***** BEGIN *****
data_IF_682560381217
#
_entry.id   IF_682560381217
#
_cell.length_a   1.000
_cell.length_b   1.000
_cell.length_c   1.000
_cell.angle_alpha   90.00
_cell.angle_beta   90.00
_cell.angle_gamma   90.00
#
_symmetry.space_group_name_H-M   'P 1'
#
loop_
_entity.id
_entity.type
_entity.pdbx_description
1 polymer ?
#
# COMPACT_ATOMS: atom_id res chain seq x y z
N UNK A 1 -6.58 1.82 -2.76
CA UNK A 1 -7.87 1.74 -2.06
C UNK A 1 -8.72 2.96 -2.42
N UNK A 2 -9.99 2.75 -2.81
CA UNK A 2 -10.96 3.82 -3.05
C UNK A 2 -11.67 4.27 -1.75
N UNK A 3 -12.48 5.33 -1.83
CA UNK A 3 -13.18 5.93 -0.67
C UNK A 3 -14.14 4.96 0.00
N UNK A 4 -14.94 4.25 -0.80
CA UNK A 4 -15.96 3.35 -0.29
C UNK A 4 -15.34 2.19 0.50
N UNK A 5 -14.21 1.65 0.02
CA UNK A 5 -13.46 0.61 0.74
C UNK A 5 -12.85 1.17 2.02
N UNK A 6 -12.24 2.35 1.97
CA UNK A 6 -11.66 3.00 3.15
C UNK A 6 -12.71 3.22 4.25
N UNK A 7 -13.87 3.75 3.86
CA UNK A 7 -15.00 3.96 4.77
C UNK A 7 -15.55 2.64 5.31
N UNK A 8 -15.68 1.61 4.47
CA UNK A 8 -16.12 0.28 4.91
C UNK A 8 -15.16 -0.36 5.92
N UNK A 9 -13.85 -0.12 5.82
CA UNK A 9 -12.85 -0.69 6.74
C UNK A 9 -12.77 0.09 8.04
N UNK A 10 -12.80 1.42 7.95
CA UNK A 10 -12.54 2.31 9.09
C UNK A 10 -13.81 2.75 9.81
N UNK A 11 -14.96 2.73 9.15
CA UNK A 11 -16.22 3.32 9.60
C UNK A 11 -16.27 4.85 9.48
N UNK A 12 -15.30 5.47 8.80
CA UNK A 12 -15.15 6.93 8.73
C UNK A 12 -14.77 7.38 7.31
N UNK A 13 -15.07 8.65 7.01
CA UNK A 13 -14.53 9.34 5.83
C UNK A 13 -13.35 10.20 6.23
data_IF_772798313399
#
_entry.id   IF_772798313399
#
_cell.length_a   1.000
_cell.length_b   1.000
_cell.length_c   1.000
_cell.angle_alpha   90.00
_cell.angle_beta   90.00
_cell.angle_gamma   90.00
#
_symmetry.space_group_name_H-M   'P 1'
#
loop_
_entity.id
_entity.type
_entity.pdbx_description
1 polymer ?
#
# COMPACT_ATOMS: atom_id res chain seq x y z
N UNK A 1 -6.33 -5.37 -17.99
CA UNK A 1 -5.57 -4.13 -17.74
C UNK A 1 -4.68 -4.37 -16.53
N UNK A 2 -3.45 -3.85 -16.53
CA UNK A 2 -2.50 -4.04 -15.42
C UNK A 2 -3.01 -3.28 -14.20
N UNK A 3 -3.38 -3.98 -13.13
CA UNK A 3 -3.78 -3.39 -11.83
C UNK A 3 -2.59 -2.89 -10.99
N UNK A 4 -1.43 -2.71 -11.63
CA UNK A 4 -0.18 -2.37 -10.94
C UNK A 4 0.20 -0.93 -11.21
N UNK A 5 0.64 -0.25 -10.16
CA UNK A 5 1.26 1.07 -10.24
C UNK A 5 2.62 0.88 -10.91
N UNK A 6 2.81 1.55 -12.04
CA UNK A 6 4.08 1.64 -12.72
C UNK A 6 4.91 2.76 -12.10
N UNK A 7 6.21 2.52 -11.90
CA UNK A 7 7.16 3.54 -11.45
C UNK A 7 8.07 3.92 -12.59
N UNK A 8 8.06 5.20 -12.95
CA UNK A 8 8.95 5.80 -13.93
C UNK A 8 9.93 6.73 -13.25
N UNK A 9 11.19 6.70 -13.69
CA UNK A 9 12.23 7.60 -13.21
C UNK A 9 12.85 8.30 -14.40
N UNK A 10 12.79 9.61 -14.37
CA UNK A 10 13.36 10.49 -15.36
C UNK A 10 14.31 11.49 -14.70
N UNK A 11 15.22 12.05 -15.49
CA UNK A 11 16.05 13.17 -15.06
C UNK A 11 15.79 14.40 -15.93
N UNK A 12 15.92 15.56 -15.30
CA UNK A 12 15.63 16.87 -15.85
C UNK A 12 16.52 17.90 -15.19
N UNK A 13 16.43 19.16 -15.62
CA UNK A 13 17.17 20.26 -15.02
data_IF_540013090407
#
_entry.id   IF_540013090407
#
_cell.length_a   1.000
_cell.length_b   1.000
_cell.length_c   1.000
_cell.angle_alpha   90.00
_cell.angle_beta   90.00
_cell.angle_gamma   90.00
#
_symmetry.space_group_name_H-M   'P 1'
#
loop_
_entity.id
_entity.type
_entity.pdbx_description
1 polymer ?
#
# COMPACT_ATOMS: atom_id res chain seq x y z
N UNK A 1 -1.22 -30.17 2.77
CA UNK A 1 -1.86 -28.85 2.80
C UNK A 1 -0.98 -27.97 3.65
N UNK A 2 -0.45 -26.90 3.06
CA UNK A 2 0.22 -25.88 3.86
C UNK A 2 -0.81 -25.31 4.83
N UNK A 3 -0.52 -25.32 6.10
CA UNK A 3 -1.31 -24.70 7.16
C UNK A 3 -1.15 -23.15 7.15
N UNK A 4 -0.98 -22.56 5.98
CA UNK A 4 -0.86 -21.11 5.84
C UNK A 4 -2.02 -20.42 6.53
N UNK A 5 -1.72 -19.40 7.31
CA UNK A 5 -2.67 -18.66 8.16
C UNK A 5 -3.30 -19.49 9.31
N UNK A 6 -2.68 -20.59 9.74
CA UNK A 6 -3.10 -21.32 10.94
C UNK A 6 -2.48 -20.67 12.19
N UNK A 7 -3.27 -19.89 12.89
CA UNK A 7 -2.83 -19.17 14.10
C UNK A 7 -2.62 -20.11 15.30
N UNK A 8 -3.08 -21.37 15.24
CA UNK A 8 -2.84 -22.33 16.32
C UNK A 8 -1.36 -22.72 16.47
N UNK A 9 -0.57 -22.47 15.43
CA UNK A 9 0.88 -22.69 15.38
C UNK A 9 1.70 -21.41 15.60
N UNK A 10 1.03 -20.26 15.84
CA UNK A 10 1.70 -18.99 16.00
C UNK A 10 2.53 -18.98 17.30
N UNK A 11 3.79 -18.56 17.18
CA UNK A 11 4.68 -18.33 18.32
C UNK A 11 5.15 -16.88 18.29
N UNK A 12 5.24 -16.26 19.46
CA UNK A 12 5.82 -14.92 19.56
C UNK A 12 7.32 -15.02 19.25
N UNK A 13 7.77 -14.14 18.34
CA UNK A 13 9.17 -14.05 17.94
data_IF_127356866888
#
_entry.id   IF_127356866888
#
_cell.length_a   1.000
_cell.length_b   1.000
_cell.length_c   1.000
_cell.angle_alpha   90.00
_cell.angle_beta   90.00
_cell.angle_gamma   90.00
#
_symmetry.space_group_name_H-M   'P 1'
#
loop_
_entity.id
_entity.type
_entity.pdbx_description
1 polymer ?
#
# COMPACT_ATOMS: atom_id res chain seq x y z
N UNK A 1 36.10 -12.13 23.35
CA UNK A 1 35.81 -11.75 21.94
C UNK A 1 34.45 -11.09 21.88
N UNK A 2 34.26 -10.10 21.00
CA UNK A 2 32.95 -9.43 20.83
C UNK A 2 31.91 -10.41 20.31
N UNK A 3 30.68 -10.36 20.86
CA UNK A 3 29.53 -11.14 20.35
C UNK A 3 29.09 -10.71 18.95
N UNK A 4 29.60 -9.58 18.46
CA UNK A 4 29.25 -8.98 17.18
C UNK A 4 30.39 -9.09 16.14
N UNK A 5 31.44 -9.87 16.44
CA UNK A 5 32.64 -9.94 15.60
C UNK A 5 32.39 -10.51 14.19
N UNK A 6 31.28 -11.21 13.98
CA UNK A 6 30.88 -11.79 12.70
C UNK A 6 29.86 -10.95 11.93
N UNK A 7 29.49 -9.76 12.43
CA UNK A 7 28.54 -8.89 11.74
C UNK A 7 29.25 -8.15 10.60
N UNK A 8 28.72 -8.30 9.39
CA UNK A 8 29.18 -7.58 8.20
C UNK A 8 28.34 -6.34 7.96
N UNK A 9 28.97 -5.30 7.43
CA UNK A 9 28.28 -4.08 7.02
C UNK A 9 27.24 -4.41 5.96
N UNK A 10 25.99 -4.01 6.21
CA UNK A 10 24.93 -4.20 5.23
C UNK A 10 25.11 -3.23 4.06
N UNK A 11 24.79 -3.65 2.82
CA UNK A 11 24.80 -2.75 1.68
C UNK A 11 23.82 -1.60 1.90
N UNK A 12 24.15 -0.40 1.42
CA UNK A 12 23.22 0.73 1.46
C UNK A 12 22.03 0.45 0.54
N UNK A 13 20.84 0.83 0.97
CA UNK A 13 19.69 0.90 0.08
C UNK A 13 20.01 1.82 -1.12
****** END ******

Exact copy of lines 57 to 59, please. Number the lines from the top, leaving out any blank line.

N UNK A 13 -15.07 8.65 7.01
CA UNK A 13 -14.53 9.34 5.83
C UNK A 13 -13.35 10.20 6.23